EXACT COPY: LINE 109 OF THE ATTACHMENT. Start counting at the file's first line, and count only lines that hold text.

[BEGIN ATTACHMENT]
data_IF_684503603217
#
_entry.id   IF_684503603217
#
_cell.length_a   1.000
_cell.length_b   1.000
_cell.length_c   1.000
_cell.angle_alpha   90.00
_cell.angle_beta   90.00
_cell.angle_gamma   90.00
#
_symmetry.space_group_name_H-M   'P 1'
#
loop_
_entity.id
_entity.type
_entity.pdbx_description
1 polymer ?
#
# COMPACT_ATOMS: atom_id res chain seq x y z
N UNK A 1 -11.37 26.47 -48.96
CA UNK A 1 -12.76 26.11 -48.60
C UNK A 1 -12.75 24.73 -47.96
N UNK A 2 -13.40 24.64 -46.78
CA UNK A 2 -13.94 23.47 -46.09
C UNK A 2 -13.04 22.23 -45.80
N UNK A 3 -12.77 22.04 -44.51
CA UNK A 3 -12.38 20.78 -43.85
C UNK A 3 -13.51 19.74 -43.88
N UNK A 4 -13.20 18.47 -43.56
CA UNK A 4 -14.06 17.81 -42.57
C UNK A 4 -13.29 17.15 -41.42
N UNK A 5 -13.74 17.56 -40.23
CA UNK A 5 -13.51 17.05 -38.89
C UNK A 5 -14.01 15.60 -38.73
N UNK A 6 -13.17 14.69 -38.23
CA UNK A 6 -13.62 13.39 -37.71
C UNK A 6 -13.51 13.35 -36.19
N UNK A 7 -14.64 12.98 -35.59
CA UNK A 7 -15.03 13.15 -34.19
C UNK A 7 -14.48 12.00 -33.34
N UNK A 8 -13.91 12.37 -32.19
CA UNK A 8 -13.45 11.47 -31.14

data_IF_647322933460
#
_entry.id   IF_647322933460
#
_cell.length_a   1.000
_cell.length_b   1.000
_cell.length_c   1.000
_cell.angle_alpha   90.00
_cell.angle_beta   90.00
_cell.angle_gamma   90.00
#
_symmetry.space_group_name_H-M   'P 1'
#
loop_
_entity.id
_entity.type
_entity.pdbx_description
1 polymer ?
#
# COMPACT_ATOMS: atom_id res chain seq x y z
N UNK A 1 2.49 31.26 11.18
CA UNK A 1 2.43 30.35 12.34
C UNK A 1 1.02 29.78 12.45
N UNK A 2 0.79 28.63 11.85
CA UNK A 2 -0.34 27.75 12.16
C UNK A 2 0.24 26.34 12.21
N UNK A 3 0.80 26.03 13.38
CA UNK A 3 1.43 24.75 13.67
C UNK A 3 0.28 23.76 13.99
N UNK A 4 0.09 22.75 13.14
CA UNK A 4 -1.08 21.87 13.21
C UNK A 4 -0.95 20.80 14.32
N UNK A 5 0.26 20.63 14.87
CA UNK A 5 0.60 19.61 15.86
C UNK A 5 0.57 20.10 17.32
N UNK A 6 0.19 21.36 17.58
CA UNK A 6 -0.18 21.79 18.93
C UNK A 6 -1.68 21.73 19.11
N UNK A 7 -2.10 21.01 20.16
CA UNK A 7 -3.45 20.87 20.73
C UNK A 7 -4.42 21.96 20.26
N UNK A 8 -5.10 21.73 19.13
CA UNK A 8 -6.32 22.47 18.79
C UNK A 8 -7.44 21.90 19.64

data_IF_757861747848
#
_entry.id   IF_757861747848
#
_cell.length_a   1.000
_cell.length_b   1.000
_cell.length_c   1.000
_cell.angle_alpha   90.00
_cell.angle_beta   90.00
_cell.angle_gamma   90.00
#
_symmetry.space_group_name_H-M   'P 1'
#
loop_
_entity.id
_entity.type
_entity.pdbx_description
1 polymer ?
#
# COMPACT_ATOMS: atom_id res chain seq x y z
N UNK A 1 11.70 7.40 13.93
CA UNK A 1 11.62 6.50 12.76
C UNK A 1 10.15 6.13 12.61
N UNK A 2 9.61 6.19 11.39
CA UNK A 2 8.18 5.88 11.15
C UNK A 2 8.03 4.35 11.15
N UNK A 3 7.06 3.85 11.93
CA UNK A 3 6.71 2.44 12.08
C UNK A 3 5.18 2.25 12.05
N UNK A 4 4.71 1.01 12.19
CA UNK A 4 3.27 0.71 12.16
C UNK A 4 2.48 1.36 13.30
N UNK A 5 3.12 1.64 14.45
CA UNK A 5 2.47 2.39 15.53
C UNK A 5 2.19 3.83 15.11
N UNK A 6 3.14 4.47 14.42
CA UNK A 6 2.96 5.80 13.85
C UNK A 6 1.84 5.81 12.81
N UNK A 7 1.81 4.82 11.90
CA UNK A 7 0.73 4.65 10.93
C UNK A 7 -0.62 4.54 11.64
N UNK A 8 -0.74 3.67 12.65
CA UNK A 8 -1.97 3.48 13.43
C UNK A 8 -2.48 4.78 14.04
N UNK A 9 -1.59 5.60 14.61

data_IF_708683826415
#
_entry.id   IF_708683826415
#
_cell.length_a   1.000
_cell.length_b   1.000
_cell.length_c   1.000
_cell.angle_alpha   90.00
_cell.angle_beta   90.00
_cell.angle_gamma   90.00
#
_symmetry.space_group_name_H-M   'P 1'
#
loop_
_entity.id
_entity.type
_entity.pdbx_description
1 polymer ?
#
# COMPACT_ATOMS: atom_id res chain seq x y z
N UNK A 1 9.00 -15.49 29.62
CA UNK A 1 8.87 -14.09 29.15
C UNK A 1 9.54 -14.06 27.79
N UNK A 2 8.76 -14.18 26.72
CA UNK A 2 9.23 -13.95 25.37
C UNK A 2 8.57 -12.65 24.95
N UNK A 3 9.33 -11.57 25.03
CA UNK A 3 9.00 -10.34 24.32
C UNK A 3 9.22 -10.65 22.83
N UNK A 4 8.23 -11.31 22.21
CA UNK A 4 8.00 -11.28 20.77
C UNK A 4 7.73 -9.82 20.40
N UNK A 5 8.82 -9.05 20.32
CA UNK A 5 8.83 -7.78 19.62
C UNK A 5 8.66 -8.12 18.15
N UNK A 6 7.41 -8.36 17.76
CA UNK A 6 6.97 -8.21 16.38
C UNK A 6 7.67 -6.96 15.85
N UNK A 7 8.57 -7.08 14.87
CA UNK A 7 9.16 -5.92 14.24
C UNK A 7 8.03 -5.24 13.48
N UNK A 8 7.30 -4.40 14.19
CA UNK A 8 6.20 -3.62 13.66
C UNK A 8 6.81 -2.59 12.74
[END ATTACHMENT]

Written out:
CA UNK A 1 11.62 6.50 12.76